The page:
Whether you source textbooks online, in-person, or elsewhere, it’s not too late to expand your inventory―and grow your fall season profits―by following a few simple tips to speed up the process:
Textbook season has arrived! Although business is already booming, the season doesn’t peak until next week, when won’t be unusual to see sales up to about 50% higher that what we’re already seeing, with the following week still up about 20-30% over the week ending this Saturday. Seasonal sales should remain high until mid-September.
Even if you source textbooks online, it’s not too late to shore up your inventory even further and still move those items this season (and even if they don’t sell in August or September, you’ll have another change in January before the next round of long-term storage fees kick in).
Most books purchased today will have a stated arrival window ending on either September 1st or September 12th for standard shipping, with the majority, especially those shipped by larger sellers, tending to arrive well before that.
Offers with an optional upgrade to expedited shipping, as of today, will likely have an arrival window ending on August 25th or 30th. Seeing as that upgrade will usually only cost you an extra $3, it’s certainly worth considering.
The closer you or your prep service are located relative to your fulfillment center, the greater a speed advantage you have in getting your books to Amazon upon listing them, with some sellers routinely having their shipments received in-full (and often, some of the contents already sold) within 24 hours of the shipment leaving their doorstep.
Whether or not you’re among those lucky few, there are still some steps you can take to increase the chances that Amazon will receive your items quickly upon delivery:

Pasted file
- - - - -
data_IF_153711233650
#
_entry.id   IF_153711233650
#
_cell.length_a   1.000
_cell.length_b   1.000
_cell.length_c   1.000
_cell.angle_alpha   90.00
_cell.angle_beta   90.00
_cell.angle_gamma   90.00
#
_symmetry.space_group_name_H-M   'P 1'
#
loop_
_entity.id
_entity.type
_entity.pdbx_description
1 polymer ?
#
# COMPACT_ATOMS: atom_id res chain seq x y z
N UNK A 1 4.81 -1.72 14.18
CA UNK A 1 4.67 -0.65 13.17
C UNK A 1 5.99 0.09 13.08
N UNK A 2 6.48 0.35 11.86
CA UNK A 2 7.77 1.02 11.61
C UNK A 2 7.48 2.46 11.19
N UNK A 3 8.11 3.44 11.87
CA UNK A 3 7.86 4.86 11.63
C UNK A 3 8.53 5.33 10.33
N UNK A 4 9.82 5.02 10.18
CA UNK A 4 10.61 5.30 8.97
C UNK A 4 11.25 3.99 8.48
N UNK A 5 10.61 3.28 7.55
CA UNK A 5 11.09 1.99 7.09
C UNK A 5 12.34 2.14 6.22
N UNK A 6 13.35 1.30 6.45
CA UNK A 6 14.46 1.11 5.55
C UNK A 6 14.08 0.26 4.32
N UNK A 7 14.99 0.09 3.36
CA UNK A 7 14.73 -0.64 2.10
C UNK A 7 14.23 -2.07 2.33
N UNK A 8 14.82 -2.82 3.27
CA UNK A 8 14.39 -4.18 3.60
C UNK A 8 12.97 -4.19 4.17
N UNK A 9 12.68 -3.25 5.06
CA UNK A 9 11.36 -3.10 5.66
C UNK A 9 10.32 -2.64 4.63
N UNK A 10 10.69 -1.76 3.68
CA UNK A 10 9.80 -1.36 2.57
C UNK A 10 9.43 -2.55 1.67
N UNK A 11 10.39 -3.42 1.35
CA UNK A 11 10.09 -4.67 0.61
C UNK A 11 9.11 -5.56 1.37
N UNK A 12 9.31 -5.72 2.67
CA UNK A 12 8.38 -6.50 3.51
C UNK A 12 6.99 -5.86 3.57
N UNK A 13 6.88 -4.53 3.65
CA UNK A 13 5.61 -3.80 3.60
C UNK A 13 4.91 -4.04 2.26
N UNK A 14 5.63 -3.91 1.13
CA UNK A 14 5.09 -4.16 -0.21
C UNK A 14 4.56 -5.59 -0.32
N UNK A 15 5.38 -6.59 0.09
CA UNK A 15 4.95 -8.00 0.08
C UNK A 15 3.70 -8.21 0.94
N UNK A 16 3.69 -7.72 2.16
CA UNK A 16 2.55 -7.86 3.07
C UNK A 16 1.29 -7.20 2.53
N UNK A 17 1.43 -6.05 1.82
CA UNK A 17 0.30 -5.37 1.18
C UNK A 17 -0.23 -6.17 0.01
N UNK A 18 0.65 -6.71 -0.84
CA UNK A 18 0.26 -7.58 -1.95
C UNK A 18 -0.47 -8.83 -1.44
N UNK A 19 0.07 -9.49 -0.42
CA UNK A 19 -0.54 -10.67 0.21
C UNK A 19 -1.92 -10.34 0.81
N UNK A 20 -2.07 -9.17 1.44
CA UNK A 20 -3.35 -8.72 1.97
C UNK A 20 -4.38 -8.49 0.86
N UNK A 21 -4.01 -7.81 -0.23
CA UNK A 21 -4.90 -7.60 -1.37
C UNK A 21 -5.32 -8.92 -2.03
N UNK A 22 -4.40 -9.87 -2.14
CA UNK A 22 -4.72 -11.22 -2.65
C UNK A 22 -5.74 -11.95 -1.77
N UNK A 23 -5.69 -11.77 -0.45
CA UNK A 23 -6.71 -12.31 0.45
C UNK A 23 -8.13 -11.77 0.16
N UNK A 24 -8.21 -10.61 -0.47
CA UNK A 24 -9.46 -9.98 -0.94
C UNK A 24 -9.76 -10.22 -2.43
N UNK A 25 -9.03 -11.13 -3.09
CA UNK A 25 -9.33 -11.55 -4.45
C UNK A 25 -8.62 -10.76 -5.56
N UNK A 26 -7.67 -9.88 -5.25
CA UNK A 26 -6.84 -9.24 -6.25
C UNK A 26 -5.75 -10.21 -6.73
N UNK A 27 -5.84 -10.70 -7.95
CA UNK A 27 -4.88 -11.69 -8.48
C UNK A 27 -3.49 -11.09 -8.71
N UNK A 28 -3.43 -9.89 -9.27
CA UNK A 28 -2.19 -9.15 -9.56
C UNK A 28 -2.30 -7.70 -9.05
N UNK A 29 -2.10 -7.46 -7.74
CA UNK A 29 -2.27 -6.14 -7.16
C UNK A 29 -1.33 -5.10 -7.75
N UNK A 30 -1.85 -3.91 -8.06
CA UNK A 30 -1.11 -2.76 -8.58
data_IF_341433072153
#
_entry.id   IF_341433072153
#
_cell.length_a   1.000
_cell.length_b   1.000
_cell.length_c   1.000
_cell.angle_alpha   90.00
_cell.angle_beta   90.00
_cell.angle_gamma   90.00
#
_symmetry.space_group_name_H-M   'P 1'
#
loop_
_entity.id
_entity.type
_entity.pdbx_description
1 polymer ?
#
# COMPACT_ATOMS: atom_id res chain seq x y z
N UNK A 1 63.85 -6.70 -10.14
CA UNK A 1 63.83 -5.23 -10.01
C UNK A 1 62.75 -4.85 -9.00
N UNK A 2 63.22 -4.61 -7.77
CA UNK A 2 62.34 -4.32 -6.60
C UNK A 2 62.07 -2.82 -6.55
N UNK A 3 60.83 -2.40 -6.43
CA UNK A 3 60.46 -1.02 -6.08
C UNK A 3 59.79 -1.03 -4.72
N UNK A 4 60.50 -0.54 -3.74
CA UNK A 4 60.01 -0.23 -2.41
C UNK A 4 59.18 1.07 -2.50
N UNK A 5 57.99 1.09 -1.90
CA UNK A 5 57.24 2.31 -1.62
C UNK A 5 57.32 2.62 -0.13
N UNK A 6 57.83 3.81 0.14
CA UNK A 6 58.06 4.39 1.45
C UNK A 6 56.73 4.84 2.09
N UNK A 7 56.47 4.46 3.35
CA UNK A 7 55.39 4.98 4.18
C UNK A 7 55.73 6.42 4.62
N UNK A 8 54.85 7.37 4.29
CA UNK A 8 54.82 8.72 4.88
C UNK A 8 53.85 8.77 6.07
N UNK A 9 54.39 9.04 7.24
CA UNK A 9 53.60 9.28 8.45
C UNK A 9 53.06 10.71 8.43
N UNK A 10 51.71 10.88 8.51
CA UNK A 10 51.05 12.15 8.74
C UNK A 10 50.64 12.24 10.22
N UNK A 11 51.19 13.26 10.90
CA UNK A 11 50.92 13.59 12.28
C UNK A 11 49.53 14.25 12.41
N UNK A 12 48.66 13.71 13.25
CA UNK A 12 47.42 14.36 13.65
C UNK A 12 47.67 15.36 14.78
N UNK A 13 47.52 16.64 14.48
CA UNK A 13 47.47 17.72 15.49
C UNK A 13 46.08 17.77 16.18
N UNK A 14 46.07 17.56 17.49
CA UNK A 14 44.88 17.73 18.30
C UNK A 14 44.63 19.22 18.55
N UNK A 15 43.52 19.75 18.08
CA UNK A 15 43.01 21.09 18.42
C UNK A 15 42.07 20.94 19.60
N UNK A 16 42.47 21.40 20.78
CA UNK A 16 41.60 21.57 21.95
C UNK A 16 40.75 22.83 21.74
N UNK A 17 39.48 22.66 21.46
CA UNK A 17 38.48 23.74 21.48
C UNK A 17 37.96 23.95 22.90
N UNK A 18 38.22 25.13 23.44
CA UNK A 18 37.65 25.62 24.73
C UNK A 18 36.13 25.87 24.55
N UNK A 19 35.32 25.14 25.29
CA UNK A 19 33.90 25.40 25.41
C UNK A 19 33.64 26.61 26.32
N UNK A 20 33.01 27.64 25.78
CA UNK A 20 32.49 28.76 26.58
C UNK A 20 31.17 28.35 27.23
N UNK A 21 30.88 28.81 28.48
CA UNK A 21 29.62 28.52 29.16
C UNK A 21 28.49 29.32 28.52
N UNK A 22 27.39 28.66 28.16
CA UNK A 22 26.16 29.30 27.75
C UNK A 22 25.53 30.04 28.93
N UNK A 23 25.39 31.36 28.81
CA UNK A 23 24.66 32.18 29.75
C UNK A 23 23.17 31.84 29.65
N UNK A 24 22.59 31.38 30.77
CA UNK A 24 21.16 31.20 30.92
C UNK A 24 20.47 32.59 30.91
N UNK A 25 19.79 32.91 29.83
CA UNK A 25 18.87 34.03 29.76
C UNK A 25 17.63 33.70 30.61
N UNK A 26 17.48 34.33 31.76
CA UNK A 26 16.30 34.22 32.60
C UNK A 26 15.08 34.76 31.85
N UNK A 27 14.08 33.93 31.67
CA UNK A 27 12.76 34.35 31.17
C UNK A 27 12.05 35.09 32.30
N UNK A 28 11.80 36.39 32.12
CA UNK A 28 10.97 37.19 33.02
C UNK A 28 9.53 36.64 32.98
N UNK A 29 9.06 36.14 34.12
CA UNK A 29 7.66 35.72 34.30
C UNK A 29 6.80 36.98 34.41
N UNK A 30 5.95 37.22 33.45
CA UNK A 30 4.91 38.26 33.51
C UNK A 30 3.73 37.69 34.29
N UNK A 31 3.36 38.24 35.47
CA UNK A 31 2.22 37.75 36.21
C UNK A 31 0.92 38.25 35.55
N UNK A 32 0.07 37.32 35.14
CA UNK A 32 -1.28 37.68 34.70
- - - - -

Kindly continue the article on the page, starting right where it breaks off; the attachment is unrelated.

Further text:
By far the most important seems to be to use single-box shipments whenever possible. Amazon’s warehouse staff are required to meet various performance quotes, and one of those appears to be the number of shipments received. If you were a warehouse worker concerned with meeting your metrics, wouldn’t you be more likely to grab the box label “1 of 1” than the box labeled “1 of 37”? The difference this can make during peak receiving times, such as the weeks leading up to Christmas, is massive.
Then there’s the question of sticker placement. If you favor side-labeling, and are using oblong boxes, consider placing your labels on the smallest side of the box, not on one of the longer sides. The way boxes tend to be stacked, this placement makes it less likely that warehouse staff will need to maneuver your box around in order to hand-scan the label – and the less work they need to perform, the more likely they are to get it done quickly. The decision of whether to label the top or the side comes down to which form of scanning (hand or conveyor) you feel plays a larger role in your receive time. Most scanning is done on conveyor, where top-labeled boxes have a clear advantage, but some steps, like initial check-in, may involve hand-scanning of stacked boxes, where the advantage goes to side labels. Another consideration is the relative susceptibility of the sticker to damage in different locations.
Ultimately, there’s no wrong answer on top-versus-side label placement (except for placing barcodes directly over the top seam that the warehouse staff are going to slice open – that’s just asking for trouble): Make an informed decision, and do what works best for you.
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We hope these tips help you to up your last-minute sourcing game and drive your seasonal textbooks profits through the roof. Thanks for reading!